Nicol David hopes to take advantage of an impressively enhanced mentality as she moves into unaccustomed territory at the revived British Open, which starts at the O2 arena on Monday.
Though David has been world number one for more than six years, she is in the rare situation of wanting to win a major title back, having suffered a tension-induced second round defeat at the last British Open.
That, however, was three years ago, and since then the highest profile woman squash player of all time and the 80-year-old tournament have returned to their best with their status enhanced.
The remarkable Malaysian advanced to a record sixth World Open title and further civic honours, while the British Open has acquired a large new sponsorship and a venue which claims to have overtaken Madison Square Garden as the world's most popular.
If David repairs the shock loss inflicted by Ireland's Madeline Perry in 2009 it will be her fourth British Open title.
She has already repaired the mindset which contributed to the setback - especially on the evidence of the World Open final at Rotterdam in November, which saw perhaps the best performance of her career.
There, the combined efforts of psychologist Frank Cabooter and a team which includes coach Liz Irving and two physios, showed they have made David stronger in the head and more sophisticated tactically.
Asked whether her record-breaking successes have helped her rid the fear of losing, David said: "When there was negative pressure it spurred me on to push myself to what I had to do.
"If I carry on with it (negative pressure) it will make me more determined to keep improving.
"But I am looking forward all the time. I am sure there will be negative pressures, new ones, but I don't put my attention into that. I look into what is good and what is positive."
And asked if it would feel different, trying to regain a title rather than defend it, David instead emphasised how much has changed since the last British Open.
"The last few years have been such a big journey and I've done a lot with my squash," said David, who is now capable of volleying better, taking the ball in short more dangerously, and altering the pace more disruptively.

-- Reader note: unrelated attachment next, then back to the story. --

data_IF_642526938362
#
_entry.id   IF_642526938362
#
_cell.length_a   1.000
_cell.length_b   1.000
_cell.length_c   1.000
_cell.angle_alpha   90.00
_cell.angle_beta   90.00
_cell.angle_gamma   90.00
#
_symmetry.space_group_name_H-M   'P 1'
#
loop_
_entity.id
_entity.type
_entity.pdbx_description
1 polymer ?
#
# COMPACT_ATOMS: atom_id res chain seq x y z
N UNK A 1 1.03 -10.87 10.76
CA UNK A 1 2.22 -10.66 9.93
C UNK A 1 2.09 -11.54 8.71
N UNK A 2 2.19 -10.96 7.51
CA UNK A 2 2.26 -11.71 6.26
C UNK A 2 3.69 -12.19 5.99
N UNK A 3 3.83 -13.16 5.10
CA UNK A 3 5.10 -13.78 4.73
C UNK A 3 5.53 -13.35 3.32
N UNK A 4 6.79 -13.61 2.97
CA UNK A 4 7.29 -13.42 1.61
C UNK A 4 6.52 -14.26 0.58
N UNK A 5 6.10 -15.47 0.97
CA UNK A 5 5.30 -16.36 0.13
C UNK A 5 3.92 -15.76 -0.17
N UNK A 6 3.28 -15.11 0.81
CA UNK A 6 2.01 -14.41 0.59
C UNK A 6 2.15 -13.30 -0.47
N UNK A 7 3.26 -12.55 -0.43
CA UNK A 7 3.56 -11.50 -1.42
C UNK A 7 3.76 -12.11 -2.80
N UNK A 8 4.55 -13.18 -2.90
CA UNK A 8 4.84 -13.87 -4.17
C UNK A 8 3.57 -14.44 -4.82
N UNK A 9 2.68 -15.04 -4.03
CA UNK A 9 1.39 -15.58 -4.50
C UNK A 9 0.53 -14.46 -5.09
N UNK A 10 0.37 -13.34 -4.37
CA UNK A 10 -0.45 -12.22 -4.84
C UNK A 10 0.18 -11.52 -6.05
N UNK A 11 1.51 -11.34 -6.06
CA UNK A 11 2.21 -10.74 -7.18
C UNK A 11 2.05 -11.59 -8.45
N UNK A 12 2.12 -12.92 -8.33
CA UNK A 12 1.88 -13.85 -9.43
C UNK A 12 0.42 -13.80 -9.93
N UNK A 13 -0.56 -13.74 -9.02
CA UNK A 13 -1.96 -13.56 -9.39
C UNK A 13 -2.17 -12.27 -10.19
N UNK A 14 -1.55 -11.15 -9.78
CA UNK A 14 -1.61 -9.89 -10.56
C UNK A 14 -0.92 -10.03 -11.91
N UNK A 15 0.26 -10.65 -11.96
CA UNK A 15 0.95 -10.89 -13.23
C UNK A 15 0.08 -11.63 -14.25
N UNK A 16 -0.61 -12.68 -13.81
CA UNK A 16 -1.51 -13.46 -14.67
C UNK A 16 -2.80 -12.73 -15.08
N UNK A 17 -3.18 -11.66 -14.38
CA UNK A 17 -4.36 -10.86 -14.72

"And I'm coming to this event fresh and excited to play again because there's a whole new different group of players now," she added, referring to the fact six are aged 23 or younger in the world's top 20.
Despite the significance of the return of the British Open, thanks to the sponsorship of Anglo-Egyptian multi-millionaire Essam Allam, David has been trying to block that out.
"It's a pinnacle event for her, but she is not making it any bigger than it needs to be," Irving said.
"Nicol is getting ready as for any other event, and she's in really great physical shape."
That is probably the single most important factor for a style based on exceptional movement, something which has been aided by David's decision to miss last week's Asian team championships in Kuwait.
Theoretically her nearest rival is again the second-seeded Jenny Duncalf, but this was the opponent she overwhelmed for only seven points in less than half an hour in Rotterdam.
A stiffer test may come from another Englishwoman, the third-seeded Laura Massaro, who has done well in all of their last four encounters, even beating David in the Singapore Open final of ten months ago.
They are due to meet in the semi-finals. Perry, David's British Open conqueror of 2009, is seeded fourth, in the other half, where she could met Duncalf.
1. Nicol David (MAS); 2. Jenny Duncalf (ENG); 3. Laura Massaro (ENG); 4. Madeline Perry (IRE); 5. Raneem El Weleilly (EGY); 6. Rachael Grinham (AUS); 7. Annie Au (HKG); 8. Kasey Brown (AUS).